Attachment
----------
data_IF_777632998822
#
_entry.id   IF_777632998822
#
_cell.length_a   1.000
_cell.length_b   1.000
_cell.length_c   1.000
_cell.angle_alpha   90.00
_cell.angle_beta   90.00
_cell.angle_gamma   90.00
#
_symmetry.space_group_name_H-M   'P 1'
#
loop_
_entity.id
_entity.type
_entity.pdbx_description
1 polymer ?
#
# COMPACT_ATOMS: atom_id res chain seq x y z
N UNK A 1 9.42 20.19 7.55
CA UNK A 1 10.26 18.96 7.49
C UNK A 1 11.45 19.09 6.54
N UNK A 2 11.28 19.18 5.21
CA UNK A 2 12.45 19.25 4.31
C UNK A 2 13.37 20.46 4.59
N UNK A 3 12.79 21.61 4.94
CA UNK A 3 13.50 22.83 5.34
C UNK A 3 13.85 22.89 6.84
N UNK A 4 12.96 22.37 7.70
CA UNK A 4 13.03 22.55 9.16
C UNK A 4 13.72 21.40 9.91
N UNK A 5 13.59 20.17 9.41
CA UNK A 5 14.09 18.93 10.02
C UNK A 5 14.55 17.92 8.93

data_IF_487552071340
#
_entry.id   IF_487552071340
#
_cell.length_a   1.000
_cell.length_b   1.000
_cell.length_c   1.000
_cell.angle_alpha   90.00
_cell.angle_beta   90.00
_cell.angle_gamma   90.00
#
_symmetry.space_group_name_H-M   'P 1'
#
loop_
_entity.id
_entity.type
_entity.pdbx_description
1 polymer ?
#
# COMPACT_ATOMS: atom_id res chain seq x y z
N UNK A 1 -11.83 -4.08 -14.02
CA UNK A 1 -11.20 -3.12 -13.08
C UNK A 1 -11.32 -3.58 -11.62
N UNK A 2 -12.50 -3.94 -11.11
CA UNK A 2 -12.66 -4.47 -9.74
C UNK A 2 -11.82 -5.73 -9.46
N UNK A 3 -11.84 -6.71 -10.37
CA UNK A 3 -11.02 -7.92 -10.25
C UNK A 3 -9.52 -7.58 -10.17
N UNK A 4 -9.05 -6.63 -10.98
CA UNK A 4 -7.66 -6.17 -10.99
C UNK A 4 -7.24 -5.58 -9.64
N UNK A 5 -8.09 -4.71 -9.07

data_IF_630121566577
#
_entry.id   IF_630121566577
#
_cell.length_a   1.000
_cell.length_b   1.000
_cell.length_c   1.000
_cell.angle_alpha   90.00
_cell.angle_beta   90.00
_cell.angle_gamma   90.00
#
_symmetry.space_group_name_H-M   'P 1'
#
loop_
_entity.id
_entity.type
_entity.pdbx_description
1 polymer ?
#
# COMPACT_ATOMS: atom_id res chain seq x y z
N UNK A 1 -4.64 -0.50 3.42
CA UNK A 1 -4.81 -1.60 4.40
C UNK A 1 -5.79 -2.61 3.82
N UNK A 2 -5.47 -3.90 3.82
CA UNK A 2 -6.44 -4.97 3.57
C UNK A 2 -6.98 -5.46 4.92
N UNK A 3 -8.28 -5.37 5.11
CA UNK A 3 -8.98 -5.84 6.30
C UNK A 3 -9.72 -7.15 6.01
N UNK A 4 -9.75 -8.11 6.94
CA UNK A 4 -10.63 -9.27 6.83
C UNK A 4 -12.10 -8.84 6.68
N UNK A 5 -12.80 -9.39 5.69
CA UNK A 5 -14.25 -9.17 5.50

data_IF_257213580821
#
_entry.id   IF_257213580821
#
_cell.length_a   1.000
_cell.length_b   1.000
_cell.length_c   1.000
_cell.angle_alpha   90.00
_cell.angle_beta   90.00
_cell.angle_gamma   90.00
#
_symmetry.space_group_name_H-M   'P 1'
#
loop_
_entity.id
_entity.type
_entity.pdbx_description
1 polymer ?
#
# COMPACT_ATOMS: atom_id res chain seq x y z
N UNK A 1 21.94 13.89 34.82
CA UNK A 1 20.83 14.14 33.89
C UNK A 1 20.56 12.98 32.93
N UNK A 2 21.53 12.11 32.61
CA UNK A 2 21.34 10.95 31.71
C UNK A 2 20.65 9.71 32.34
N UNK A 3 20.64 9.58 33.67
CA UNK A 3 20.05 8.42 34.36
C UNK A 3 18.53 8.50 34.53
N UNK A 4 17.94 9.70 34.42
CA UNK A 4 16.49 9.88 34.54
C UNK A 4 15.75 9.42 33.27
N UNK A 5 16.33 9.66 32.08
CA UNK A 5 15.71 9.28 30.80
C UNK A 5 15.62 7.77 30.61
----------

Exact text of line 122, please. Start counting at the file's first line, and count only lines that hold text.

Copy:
# COMPACT_ATOMS: atom_id res chain seq x y z